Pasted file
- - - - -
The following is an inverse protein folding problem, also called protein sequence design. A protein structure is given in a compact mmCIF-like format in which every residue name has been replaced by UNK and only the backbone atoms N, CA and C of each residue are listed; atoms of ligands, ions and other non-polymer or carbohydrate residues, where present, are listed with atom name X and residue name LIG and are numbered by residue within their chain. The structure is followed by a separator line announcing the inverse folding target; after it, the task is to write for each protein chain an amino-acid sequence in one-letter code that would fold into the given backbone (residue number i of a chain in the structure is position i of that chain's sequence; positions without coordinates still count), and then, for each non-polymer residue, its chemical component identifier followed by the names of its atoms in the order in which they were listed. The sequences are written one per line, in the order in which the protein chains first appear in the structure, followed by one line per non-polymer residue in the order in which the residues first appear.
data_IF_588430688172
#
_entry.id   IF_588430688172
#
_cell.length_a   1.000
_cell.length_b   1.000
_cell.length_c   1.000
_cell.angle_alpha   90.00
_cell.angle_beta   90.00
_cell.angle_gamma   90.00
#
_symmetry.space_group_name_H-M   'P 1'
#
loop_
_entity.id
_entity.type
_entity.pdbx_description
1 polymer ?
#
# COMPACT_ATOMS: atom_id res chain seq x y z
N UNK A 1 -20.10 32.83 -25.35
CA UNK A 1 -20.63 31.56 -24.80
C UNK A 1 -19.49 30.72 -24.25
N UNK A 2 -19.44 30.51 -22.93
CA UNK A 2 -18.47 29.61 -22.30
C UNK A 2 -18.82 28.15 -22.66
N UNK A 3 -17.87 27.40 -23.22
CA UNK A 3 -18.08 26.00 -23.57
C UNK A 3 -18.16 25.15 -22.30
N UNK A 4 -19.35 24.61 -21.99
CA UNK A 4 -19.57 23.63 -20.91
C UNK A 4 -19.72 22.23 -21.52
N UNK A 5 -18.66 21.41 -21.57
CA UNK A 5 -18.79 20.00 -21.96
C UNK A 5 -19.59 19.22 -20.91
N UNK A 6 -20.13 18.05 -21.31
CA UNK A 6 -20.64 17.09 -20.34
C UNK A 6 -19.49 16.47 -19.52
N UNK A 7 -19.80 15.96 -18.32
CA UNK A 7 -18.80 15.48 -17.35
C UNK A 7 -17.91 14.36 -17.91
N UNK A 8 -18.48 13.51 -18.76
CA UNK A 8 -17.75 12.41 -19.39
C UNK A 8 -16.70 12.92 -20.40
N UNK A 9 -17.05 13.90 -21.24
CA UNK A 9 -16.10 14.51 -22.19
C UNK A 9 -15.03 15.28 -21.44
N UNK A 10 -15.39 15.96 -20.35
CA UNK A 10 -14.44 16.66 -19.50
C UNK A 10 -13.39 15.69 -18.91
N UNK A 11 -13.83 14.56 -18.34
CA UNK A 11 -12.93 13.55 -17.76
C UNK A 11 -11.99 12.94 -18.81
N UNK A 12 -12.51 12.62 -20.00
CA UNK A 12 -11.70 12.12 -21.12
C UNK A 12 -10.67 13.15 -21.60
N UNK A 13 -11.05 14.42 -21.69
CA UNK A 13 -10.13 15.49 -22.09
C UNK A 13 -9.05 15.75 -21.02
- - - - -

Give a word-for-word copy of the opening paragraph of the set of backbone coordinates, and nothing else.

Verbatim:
The following is an inverse protein folding problem, also called protein sequence design. A protein structure is given in a compact mmCIF-like format in which every residue name has been replaced by UNK and only the backbone atoms N, CA and C of each residue are listed; atoms of ligands, ions and other non-polymer or carbohydrate residues, where present, are listed with atom name X and residue name LIG and are numbered by residue within their chain. The structure is followed by a separator line announcing the inverse folding target; after it, the task is to write for each protein chain an amino-acid sequence in one-letter code that would fold into the given backbone (residue number i of a chain in the structure is position i of that chain's sequence; positions without coordinates still count), and then, for each non-polymer residue, its chemical component identifier followed by the names of its atoms in the order in which they were listed. The sequences are written one per line, in the order in which the protein chains first appear in the structure, followed by one line per non-polymer residue in the order in which the residues first appear.